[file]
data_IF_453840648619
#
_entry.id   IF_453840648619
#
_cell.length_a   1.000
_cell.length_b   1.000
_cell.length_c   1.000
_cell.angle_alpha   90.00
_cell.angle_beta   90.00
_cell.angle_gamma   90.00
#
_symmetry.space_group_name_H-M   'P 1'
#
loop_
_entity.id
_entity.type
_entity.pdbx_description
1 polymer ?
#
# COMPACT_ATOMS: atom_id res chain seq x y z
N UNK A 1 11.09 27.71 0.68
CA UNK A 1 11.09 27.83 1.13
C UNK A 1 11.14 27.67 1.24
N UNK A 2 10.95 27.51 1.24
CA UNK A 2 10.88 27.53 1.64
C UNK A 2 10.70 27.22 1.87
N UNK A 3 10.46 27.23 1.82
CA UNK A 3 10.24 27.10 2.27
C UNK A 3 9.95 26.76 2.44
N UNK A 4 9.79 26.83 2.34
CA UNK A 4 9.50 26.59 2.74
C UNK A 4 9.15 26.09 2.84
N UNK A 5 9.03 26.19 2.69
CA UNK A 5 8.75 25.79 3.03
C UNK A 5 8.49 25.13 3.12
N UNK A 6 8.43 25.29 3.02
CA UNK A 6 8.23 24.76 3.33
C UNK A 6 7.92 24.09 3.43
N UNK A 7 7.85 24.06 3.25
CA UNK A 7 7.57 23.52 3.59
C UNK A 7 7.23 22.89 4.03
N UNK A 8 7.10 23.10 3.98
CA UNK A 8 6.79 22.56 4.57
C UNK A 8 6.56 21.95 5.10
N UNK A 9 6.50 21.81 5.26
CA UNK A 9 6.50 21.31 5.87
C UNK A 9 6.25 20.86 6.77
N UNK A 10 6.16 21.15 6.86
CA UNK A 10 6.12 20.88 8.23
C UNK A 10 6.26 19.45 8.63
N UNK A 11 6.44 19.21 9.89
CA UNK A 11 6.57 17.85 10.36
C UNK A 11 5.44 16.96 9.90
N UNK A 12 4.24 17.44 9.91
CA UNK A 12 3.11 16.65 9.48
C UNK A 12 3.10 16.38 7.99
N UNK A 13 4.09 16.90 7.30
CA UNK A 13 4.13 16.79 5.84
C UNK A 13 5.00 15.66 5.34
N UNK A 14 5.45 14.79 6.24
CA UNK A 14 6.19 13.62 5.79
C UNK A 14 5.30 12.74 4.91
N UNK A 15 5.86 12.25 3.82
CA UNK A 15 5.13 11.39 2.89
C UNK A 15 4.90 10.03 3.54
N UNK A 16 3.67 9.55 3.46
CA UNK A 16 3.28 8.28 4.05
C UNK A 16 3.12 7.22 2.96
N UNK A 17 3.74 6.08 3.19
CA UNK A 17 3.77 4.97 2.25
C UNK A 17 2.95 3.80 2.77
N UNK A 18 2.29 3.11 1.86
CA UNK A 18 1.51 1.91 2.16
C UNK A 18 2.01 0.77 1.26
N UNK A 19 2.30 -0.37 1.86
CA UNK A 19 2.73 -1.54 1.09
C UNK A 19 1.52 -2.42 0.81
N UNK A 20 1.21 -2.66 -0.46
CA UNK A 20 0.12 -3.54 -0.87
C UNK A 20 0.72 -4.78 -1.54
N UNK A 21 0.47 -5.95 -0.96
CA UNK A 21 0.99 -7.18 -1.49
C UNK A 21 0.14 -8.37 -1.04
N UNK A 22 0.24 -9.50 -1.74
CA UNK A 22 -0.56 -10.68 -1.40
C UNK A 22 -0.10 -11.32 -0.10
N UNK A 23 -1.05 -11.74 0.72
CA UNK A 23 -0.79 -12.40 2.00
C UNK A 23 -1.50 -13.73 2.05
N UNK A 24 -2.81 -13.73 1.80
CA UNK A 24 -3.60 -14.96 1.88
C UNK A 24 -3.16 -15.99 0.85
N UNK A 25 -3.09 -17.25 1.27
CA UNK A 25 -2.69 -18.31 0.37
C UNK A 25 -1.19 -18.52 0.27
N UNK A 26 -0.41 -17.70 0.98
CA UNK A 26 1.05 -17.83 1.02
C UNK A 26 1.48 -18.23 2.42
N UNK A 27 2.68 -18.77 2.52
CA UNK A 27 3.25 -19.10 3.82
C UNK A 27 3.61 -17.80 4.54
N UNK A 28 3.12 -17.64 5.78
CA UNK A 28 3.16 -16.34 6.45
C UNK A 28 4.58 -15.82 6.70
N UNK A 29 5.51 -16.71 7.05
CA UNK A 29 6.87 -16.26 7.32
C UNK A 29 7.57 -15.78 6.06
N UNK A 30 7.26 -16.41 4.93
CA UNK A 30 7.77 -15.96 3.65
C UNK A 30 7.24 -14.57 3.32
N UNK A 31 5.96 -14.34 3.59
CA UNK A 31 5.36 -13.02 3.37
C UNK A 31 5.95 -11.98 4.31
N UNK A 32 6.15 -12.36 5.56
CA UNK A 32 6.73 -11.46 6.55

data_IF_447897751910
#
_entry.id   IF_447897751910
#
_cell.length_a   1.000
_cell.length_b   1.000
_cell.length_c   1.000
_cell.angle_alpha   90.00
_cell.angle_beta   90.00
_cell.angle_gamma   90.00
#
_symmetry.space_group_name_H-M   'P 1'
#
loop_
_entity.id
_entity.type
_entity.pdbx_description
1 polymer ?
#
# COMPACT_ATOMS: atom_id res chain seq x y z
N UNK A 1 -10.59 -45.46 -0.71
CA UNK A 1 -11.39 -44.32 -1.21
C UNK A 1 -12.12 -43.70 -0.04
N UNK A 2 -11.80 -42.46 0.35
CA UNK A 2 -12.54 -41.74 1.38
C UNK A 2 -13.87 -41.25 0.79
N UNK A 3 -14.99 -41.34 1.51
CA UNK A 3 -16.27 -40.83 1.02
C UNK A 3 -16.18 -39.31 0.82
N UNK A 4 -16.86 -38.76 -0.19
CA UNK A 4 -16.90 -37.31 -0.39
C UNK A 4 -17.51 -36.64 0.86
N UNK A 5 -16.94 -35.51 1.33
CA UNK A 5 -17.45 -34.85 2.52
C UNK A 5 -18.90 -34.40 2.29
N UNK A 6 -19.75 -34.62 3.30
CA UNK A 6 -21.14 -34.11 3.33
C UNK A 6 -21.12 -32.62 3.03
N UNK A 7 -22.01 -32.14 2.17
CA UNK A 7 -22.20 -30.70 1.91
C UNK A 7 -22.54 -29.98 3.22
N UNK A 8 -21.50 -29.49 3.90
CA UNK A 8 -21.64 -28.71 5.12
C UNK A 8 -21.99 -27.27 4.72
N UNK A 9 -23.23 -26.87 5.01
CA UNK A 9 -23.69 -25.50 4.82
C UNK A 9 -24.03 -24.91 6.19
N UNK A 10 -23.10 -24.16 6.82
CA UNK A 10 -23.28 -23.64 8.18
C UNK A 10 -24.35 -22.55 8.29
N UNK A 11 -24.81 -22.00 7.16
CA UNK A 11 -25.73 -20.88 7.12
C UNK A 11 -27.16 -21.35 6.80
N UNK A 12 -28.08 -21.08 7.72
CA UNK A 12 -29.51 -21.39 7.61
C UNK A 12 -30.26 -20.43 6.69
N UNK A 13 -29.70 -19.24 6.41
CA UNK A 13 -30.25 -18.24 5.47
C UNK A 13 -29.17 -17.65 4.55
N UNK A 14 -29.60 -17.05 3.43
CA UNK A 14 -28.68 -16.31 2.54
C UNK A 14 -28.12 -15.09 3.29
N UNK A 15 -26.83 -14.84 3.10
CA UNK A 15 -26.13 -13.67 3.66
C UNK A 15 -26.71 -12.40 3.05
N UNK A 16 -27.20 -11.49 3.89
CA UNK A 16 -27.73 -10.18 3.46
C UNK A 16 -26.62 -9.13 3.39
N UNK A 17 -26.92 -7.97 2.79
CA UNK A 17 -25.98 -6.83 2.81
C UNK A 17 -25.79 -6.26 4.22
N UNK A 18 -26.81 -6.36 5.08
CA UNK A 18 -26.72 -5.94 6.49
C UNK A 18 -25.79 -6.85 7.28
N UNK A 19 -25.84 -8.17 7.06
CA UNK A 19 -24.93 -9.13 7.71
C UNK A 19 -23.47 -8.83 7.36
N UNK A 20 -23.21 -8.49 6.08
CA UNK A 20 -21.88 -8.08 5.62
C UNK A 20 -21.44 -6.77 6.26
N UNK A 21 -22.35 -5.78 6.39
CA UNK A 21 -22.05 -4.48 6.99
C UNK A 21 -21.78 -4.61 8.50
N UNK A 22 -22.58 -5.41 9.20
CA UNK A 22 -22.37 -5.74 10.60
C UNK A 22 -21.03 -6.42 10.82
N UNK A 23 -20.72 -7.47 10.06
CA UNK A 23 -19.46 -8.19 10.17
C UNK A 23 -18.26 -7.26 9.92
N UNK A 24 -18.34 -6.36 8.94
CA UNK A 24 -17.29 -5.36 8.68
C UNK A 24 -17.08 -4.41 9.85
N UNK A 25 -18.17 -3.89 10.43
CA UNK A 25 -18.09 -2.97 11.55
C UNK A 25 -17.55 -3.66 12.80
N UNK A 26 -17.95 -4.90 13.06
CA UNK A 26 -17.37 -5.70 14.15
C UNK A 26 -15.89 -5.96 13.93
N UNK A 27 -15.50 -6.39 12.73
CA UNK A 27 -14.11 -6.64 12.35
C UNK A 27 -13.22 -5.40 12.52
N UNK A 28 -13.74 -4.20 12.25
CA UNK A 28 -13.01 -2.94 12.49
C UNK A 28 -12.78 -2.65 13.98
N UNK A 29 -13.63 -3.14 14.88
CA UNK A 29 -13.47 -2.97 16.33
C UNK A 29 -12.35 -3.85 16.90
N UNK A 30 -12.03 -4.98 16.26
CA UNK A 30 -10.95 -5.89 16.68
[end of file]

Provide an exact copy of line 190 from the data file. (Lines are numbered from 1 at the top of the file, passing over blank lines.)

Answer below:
N UNK A 19 -25.84 -8.17 7.06